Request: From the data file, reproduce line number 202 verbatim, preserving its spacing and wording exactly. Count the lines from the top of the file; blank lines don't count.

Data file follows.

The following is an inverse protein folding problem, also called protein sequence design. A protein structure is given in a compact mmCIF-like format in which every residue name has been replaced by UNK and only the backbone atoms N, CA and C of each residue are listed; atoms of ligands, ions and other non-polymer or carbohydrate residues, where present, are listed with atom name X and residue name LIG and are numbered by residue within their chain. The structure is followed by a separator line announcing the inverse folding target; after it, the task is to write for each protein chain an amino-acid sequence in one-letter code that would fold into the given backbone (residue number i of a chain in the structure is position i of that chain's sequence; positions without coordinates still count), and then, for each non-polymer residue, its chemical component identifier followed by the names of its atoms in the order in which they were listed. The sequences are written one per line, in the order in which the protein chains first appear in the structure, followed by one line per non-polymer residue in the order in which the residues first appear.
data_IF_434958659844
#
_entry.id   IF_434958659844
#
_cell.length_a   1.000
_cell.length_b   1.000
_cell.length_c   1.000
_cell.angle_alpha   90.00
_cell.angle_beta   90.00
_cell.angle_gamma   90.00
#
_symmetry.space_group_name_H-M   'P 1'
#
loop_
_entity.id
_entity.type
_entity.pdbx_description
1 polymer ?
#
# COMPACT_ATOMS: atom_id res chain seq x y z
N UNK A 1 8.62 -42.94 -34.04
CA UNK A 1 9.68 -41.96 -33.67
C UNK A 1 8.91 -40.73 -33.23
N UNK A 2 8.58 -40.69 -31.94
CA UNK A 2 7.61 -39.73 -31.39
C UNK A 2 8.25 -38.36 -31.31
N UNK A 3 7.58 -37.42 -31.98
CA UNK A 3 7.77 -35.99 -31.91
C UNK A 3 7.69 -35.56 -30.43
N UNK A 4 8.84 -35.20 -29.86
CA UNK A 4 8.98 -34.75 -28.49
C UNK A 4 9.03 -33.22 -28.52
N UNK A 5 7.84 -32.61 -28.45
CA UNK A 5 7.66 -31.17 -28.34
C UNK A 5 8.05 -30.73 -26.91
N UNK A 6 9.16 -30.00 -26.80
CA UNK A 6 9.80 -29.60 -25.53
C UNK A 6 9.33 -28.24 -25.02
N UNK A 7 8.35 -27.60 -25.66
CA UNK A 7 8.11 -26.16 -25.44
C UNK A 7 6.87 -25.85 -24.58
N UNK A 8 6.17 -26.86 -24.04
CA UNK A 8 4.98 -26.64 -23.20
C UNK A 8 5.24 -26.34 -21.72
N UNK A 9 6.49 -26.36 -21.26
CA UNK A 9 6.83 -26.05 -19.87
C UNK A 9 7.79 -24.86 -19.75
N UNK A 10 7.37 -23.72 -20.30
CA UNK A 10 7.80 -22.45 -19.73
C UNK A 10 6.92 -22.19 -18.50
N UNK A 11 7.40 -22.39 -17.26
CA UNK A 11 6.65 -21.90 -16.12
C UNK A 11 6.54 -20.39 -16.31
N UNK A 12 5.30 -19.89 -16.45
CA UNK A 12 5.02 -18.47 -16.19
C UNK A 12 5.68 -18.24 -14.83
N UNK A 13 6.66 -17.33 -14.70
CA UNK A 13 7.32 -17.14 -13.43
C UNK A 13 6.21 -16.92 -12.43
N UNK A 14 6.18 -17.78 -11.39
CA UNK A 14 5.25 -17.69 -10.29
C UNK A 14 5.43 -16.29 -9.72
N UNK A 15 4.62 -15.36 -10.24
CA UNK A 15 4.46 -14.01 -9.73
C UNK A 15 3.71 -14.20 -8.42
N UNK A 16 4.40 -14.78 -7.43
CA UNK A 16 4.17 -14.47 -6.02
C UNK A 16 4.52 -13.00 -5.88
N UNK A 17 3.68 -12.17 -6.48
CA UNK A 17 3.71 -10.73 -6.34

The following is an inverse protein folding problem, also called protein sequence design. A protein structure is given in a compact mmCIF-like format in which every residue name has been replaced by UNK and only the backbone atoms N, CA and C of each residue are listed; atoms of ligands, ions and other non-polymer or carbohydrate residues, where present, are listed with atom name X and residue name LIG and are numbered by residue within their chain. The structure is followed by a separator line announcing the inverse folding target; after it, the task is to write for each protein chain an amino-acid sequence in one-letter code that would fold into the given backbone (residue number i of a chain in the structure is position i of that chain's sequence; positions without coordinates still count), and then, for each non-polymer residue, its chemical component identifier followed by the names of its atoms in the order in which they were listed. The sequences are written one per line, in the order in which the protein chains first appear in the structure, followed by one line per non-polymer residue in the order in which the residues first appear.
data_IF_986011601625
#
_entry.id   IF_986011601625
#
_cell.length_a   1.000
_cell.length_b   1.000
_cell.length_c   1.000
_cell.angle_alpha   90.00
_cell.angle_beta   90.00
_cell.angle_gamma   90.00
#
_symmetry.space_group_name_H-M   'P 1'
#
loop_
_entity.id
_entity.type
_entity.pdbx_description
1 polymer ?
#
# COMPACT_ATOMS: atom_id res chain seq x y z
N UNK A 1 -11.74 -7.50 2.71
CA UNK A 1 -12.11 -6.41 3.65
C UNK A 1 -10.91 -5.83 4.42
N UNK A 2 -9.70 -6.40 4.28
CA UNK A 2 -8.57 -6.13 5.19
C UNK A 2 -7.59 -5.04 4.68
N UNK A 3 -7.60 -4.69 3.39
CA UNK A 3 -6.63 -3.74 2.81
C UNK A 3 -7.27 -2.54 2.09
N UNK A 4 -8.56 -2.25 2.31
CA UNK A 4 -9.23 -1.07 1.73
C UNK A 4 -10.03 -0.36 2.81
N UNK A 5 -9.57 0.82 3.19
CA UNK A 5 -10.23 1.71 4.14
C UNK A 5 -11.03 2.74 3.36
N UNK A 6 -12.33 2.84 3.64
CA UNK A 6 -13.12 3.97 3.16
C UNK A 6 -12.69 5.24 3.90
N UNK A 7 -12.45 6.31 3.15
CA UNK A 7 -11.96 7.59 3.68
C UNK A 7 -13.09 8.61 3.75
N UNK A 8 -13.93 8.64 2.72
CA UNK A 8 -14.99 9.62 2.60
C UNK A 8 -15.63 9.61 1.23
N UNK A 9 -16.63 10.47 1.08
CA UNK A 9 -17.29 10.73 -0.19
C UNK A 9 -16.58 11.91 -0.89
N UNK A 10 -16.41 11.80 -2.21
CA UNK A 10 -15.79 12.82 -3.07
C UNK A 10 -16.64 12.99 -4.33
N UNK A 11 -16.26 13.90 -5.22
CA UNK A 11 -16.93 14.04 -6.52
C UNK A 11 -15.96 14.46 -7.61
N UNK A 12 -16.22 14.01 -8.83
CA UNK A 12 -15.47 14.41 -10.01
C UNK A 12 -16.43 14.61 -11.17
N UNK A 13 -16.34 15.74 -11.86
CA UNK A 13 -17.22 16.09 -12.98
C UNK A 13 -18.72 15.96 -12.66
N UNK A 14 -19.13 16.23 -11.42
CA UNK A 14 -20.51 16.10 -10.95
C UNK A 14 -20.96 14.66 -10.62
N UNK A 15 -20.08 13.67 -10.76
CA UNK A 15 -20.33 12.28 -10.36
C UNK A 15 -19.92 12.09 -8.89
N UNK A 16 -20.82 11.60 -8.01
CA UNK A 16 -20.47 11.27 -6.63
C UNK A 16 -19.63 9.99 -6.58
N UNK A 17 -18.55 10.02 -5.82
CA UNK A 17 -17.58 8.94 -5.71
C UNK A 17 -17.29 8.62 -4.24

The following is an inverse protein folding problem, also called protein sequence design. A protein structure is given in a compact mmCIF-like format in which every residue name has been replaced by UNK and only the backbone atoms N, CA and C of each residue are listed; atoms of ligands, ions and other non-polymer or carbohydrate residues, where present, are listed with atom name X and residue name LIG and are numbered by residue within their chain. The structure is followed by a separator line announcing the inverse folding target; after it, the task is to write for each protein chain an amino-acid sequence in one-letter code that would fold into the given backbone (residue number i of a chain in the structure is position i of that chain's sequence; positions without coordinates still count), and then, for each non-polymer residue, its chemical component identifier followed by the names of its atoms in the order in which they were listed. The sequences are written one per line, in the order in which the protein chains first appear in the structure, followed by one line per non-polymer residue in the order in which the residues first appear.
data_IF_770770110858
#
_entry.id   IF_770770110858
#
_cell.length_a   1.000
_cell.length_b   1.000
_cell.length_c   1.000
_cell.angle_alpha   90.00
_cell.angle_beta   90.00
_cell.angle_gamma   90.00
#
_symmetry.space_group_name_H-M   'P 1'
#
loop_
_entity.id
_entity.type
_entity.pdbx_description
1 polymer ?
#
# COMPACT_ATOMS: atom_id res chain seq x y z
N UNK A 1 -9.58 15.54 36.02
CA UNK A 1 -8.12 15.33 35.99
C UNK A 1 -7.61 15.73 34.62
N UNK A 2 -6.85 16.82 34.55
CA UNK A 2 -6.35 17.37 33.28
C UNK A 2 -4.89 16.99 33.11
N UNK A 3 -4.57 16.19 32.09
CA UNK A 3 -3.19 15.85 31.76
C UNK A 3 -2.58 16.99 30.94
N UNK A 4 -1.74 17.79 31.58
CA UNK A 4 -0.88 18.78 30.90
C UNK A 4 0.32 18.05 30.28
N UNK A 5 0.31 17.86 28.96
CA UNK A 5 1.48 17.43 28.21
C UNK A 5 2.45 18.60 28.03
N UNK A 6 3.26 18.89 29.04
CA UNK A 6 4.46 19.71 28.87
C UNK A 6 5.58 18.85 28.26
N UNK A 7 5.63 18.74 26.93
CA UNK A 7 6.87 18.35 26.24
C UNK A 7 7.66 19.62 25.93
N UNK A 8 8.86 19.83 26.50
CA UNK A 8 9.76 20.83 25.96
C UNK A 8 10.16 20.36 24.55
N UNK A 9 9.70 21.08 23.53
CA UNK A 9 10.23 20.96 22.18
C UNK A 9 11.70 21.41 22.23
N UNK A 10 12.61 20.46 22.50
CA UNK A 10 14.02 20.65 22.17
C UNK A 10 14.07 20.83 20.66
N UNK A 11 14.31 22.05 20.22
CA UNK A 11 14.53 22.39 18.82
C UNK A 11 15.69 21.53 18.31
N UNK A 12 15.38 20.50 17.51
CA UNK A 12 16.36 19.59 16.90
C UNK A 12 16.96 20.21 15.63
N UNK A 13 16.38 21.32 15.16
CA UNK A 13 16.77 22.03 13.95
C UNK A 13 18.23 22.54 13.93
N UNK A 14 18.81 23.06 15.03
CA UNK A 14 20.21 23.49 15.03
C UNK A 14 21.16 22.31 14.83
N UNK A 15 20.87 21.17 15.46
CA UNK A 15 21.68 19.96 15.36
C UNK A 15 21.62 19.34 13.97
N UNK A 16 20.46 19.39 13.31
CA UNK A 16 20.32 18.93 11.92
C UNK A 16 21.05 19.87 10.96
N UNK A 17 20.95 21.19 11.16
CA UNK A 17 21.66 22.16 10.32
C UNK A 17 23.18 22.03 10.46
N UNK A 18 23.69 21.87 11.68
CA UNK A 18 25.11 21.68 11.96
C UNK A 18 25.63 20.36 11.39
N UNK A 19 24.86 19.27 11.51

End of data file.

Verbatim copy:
CA UNK A 13 16.77 22.03 13.95